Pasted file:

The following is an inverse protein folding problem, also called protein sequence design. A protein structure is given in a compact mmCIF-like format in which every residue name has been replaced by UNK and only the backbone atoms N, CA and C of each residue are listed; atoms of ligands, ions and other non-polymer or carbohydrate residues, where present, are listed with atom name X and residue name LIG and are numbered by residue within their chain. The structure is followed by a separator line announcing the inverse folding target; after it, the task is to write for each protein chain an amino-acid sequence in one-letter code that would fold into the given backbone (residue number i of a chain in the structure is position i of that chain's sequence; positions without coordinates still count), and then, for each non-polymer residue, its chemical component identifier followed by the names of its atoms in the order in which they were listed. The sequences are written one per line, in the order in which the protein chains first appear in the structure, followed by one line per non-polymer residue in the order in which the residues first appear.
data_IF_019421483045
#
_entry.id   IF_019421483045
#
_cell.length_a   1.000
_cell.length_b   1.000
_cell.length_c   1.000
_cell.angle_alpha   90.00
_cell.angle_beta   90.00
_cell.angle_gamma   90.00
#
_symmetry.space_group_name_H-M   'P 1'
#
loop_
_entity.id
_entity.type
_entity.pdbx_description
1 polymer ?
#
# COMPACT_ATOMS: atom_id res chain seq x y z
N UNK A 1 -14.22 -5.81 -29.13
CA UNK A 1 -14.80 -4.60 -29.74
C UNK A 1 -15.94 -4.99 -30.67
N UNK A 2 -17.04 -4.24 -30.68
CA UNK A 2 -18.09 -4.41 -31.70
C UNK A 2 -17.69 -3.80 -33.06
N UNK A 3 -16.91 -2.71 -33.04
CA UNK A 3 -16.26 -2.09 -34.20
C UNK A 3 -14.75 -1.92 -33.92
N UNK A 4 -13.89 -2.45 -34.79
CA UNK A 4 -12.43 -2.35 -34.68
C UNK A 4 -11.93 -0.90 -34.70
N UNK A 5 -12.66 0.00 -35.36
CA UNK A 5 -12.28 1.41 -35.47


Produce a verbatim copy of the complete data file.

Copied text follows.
The following is an inverse protein folding problem, also called protein sequence design. A protein structure is given in a compact mmCIF-like format in which every residue name has been replaced by UNK and only the backbone atoms N, CA and C of each residue are listed; atoms of ligands, ions and other non-polymer or carbohydrate residues, where present, are listed with atom name X and residue name LIG and are numbered by residue within their chain. The structure is followed by a separator line announcing the inverse folding target; after it, the task is to write for each protein chain an amino-acid sequence in one-letter code that would fold into the given backbone (residue number i of a chain in the structure is position i of that chain's sequence; positions without coordinates still count), and then, for each non-polymer residue, its chemical component identifier followed by the names of its atoms in the order in which they were listed. The sequences are written one per line, in the order in which the protein chains first appear in the structure, followed by one line per non-polymer residue in the order in which the residues first appear.
data_IF_019421483045
#
_entry.id   IF_019421483045
#
_cell.length_a   1.000
_cell.length_b   1.000
_cell.length_c   1.000
_cell.angle_alpha   90.00
_cell.angle_beta   90.00
_cell.angle_gamma   90.00
#
_symmetry.space_group_name_H-M   'P 1'
#
loop_
_entity.id
_entity.type
_entity.pdbx_description
1 polymer ?
#
# COMPACT_ATOMS: atom_id res chain seq x y z
N UNK A 1 -14.22 -5.81 -29.13
CA UNK A 1 -14.80 -4.60 -29.74
C UNK A 1 -15.94 -4.99 -30.67
N UNK A 2 -17.04 -4.24 -30.68
CA UNK A 2 -18.09 -4.41 -31.70
C UNK A 2 -17.69 -3.80 -33.06
N UNK A 3 -16.91 -2.71 -33.04
CA UNK A 3 -16.26 -2.09 -34.20
C UNK A 3 -14.75 -1.92 -33.92
N UNK A 4 -13.89 -2.45 -34.79
CA UNK A 4 -12.43 -2.35 -34.68
C UNK A 4 -11.93 -0.90 -34.70
N UNK A 5 -12.66 0.00 -35.36
CA UNK A 5 -12.28 1.41 -35.47